Gongol.com Archives: August 2022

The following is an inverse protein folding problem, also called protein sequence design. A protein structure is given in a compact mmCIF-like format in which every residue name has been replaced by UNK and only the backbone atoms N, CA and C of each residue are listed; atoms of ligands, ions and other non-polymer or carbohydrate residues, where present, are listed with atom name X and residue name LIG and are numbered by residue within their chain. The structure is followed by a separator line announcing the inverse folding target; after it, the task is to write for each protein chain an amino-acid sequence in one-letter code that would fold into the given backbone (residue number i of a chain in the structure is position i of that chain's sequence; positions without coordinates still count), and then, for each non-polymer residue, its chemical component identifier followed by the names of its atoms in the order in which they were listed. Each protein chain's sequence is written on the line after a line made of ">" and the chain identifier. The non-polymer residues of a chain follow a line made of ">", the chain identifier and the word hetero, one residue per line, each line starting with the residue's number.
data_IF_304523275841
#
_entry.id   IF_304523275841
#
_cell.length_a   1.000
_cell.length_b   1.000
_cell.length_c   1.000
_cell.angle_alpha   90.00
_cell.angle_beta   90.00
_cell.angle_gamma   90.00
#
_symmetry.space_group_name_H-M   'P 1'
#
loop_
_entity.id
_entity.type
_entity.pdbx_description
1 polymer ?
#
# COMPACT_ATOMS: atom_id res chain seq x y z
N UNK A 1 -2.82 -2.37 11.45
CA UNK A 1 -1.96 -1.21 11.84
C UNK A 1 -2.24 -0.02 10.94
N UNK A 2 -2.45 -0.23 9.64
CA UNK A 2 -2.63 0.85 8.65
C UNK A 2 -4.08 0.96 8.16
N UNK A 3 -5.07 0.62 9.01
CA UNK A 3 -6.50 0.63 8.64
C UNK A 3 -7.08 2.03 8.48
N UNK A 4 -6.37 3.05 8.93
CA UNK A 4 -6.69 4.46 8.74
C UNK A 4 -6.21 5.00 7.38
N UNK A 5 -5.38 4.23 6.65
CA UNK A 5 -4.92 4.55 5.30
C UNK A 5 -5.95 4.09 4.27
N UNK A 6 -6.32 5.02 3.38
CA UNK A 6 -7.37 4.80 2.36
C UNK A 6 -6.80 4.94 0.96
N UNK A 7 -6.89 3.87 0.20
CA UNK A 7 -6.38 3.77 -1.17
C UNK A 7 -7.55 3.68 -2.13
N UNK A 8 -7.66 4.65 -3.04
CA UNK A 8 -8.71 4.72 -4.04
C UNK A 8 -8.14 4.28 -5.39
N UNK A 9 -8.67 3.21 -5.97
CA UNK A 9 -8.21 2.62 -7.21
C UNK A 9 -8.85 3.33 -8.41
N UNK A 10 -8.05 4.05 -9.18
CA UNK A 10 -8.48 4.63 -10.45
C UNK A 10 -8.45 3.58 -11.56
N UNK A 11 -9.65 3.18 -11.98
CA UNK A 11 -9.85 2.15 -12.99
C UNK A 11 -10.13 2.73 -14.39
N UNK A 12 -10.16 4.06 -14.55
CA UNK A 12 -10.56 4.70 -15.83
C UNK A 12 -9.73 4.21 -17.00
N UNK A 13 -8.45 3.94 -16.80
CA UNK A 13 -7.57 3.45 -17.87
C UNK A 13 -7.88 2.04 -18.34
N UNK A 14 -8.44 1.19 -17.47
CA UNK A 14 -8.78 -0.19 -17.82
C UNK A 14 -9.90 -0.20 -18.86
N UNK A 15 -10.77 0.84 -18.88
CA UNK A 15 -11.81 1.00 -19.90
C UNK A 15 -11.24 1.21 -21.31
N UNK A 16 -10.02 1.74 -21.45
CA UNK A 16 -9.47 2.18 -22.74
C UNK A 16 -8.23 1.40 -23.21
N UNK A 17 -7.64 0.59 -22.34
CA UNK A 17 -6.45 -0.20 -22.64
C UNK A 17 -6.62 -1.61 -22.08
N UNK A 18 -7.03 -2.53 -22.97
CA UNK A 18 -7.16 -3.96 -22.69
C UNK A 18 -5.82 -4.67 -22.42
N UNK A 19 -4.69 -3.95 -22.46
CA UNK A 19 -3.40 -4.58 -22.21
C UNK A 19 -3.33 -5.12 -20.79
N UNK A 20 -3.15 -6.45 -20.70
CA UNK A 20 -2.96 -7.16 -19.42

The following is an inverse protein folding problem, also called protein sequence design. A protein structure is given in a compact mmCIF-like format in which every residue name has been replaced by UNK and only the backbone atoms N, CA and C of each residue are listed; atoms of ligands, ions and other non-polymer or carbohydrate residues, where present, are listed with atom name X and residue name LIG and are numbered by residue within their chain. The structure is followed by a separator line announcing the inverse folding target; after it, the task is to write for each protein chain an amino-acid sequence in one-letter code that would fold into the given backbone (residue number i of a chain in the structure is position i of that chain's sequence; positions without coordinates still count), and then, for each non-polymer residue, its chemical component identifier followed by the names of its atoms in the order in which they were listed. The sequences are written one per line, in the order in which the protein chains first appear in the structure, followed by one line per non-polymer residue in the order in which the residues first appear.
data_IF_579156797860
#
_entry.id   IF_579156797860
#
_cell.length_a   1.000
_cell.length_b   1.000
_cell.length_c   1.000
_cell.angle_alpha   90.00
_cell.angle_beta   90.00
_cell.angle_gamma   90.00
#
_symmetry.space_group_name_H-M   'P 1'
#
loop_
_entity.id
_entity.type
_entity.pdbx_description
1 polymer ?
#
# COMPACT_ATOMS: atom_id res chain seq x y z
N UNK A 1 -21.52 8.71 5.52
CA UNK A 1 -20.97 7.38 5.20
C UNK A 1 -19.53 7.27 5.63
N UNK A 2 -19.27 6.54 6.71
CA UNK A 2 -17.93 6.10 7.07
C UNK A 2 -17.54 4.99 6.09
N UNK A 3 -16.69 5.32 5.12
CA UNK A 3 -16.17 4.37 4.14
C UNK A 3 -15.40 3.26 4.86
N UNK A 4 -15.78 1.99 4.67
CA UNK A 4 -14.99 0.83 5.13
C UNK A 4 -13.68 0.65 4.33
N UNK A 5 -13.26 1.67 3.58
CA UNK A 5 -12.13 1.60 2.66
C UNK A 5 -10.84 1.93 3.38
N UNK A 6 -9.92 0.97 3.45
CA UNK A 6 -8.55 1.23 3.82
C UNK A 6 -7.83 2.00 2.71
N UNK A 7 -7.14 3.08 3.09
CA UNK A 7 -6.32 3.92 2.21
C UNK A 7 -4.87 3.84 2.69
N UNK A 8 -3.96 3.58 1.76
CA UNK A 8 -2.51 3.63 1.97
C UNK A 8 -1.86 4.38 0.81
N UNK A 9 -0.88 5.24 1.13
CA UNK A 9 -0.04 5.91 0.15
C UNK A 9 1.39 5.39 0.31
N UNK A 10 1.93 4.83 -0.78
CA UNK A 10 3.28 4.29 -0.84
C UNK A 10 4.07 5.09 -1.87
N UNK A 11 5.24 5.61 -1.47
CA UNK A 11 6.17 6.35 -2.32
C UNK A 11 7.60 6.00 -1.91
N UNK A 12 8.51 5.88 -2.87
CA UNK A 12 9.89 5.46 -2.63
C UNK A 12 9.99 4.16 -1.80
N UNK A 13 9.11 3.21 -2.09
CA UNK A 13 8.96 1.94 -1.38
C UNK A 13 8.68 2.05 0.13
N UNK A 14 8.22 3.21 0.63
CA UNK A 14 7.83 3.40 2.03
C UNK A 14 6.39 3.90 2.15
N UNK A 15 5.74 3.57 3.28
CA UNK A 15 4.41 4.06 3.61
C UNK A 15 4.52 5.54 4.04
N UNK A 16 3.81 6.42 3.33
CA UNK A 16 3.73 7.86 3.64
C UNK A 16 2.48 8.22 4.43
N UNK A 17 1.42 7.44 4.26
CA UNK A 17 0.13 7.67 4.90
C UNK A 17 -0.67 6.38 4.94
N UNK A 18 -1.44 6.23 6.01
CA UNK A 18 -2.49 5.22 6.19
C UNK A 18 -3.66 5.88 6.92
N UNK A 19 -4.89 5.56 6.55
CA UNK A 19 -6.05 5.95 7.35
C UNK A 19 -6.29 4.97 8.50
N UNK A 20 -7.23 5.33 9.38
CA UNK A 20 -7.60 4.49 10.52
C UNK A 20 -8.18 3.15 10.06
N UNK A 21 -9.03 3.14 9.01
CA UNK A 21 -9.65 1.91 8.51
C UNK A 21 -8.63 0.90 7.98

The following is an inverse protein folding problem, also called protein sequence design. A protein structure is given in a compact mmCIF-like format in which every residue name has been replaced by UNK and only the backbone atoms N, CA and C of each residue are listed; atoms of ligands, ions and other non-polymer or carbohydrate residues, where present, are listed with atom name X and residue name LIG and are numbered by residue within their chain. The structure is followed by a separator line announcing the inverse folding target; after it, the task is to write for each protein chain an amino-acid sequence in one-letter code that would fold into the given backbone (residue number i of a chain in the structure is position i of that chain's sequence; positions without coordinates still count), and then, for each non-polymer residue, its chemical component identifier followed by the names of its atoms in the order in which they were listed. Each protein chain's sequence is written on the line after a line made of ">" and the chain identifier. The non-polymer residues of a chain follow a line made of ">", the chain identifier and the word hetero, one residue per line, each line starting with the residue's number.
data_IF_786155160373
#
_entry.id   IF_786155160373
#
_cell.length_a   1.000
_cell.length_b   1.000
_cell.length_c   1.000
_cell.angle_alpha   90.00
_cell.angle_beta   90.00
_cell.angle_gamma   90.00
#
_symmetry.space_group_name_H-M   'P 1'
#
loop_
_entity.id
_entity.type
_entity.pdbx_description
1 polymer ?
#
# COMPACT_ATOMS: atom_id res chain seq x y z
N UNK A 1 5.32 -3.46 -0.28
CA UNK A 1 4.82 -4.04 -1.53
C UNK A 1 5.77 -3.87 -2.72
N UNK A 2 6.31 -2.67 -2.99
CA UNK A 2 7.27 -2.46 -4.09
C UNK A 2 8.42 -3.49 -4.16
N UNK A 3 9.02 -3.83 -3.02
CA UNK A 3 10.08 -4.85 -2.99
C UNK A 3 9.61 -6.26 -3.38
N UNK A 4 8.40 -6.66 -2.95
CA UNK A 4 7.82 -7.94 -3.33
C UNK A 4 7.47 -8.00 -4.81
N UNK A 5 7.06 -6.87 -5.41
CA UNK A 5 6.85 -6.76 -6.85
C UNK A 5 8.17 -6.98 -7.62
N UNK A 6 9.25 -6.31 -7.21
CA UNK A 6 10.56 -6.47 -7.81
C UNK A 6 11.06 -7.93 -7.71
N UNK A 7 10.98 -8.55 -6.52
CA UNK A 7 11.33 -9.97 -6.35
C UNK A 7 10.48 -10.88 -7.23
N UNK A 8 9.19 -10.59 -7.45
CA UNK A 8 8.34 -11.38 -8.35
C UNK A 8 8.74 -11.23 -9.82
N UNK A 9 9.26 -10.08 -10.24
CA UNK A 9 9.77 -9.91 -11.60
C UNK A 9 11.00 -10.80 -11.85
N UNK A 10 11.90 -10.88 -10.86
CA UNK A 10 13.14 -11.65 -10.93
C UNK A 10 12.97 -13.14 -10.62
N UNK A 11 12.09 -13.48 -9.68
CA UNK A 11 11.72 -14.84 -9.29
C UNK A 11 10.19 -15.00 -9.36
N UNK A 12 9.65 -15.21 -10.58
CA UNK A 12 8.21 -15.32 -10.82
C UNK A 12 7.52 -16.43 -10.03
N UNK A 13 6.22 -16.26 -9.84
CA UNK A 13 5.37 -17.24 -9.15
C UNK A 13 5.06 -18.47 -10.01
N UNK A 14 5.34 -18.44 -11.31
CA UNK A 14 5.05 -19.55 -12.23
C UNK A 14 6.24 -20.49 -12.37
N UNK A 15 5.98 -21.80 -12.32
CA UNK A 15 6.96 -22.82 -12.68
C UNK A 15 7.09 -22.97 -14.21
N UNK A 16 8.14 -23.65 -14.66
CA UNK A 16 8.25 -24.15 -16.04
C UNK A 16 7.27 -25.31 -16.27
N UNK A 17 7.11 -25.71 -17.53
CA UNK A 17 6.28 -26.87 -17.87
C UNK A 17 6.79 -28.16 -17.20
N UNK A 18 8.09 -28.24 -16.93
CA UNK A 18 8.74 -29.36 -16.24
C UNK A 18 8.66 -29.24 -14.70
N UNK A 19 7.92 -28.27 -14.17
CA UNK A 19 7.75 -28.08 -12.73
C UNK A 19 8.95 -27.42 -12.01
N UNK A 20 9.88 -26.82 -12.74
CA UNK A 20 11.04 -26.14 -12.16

Trade often takes the blame for job losses in American industry, but technological advancements are often the true root cause of disruptions in the labor market. To wit: Ford has announced layoffs of about 3,000 employees, including a substantial number of white-collar employees. ■ The company is, like most automakers, trying to pivot quickly to producing electric vehicles. Ford's all-electric F-150 Lightning pickup is a real success story in this area -- it is completely sold out for the current model year. For the company, that popularity is good news. ■ But the thing about electric vehicles is that they are less mechanically complex than autos with combustion engines. The engine requires an enormous number of moving parts; the electric motor strips all of that down to a rotor and a stator. ■ Eliminating lots of parts in the vehicle, though, has the downstream consequence of eliminating a lot of jobs. If you don't need oil and pistons and belts, then you don't need as many purchasing agents and compliance officers and engineers, either. ■ No sensible person should argue against the general thrust towards electrification of the US auto industry. Consumers will benefit from lower operating costs and higher reliability, and even the car-free will appreciate the resulting benefits from reduced pollution. That won't make job cuts more popular, though, and sensible public policy ought to have a bias in favor of helping the laid-off to help themselves to transition elsewhere. ■ Technological progress almost always comes with diffuse benefits and concentrated costs. Most people benefit somewhat, while a few people pay a high price. But it shouldn't shake us from embracing advancements. ■ in 2010, Mitt Romney wrote, "The math here is quite straightforward: replacing jobs in low-productivity industries with jobs in high-productivity businesses raises the nation's average productivity and per capita wealth." And Romney was right. Combustion-engine automobiles are, by comparison with their electric counterparts, a low-productivity business. ■ That the resulting job losses aren't necessarily in the obvious places -- like the assembly line -- should only underscore the importance of having an economic system that affords people the maximum freedom (and perhaps some gentle encouragement) to develop new, high-productivity skills not just when they're fresh out of school, but for the duration of adult life. ■ We should take instances like the Ford layoffs as encouragement to soberly consider what the framework for that kind of objective ought to be. It's not the first time that technology that is good for society overall has had harsh consequences for a few, and it absolutely won't be the last.